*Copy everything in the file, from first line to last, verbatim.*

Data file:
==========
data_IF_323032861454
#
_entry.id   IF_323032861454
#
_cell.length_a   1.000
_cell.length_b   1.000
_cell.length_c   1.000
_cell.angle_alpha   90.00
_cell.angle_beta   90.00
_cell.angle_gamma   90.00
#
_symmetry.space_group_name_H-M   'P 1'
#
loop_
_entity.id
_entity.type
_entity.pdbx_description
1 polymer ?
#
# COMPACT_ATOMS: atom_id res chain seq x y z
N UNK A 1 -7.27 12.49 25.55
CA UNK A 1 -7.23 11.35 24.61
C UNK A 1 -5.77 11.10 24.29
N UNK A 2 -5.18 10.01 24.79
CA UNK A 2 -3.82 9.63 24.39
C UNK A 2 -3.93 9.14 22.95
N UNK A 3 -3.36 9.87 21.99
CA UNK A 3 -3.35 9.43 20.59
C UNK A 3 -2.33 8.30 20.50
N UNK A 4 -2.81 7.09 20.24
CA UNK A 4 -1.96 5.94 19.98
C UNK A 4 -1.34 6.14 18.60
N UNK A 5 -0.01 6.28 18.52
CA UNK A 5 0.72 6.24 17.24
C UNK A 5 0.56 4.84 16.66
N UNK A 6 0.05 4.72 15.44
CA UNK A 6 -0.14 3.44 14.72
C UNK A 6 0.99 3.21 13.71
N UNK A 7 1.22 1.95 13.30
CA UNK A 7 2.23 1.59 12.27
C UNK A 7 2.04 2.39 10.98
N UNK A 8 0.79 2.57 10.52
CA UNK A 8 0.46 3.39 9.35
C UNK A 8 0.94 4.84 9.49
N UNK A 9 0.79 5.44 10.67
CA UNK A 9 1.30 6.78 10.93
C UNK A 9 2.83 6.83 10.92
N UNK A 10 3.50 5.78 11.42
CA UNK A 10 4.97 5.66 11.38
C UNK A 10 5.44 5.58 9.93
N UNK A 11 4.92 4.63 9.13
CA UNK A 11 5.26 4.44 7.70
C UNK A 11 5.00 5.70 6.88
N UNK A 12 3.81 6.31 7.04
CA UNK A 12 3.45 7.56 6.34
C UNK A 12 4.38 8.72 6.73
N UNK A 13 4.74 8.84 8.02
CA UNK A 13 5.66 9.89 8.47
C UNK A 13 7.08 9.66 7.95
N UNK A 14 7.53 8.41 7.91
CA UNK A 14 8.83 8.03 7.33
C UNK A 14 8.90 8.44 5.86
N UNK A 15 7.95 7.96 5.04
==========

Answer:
data_IF_323032861454
#
_entry.id   IF_323032861454
#
_cell.length_a   1.000
_cell.length_b   1.000
_cell.length_c   1.000
_cell.angle_alpha   90.00
_cell.angle_beta   90.00
_cell.angle_gamma   90.00
#
_symmetry.space_group_name_H-M   'P 1'
#
loop_
_entity.id
_entity.type
_entity.pdbx_description
1 polymer ?
#
# COMPACT_ATOMS: atom_id res chain seq x y z
N UNK A 1 -7.27 12.49 25.55
CA UNK A 1 -7.23 11.35 24.61
C UNK A 1 -5.77 11.10 24.29
N UNK A 2 -5.18 10.01 24.79
CA UNK A 2 -3.82 9.63 24.39
C UNK A 2 -3.93 9.14 22.95
N UNK A 3 -3.36 9.87 21.99
CA UNK A 3 -3.35 9.43 20.59
C UNK A 3 -2.33 8.30 20.50
N UNK A 4 -2.81 7.09 20.24
CA UNK A 4 -1.96 5.94 19.98
C UNK A 4 -1.34 6.14 18.60
N UNK A 5 -0.01 6.28 18.52
CA UNK A 5 0.72 6.24 17.24
C UNK A 5 0.56 4.84 16.66
N UNK A 6 0.05 4.72 15.44
CA UNK A 6 -0.14 3.44 14.72
C UNK A 6 0.99 3.21 13.71
N UNK A 7 1.22 1.95 13.30
CA UNK A 7 2.23 1.59 12.27
C UNK A 7 2.04 2.39 10.98
N UNK A 8 0.79 2.57 10.52
CA UNK A 8 0.46 3.39 9.35
C UNK A 8 0.94 4.84 9.49
N UNK A 9 0.79 5.44 10.67
CA UNK A 9 1.30 6.78 10.93
C UNK A 9 2.83 6.83 10.92
N UNK A 10 3.50 5.78 11.42
CA UNK A 10 4.97 5.66 11.38
C UNK A 10 5.44 5.58 9.93
N UNK A 11 4.92 4.63 9.13
CA UNK A 11 5.26 4.44 7.70
C UNK A 11 5.00 5.70 6.88
N UNK A 12 3.81 6.31 7.04
CA UNK A 12 3.45 7.56 6.34
C UNK A 12 4.38 8.72 6.73
N UNK A 13 4.74 8.84 8.02
CA UNK A 13 5.66 9.89 8.47
C UNK A 13 7.08 9.66 7.95
N UNK A 14 7.53 8.41 7.91
CA UNK A 14 8.83 8.03 7.33
C UNK A 14 8.90 8.44 5.86
N UNK A 15 7.95 7.96 5.04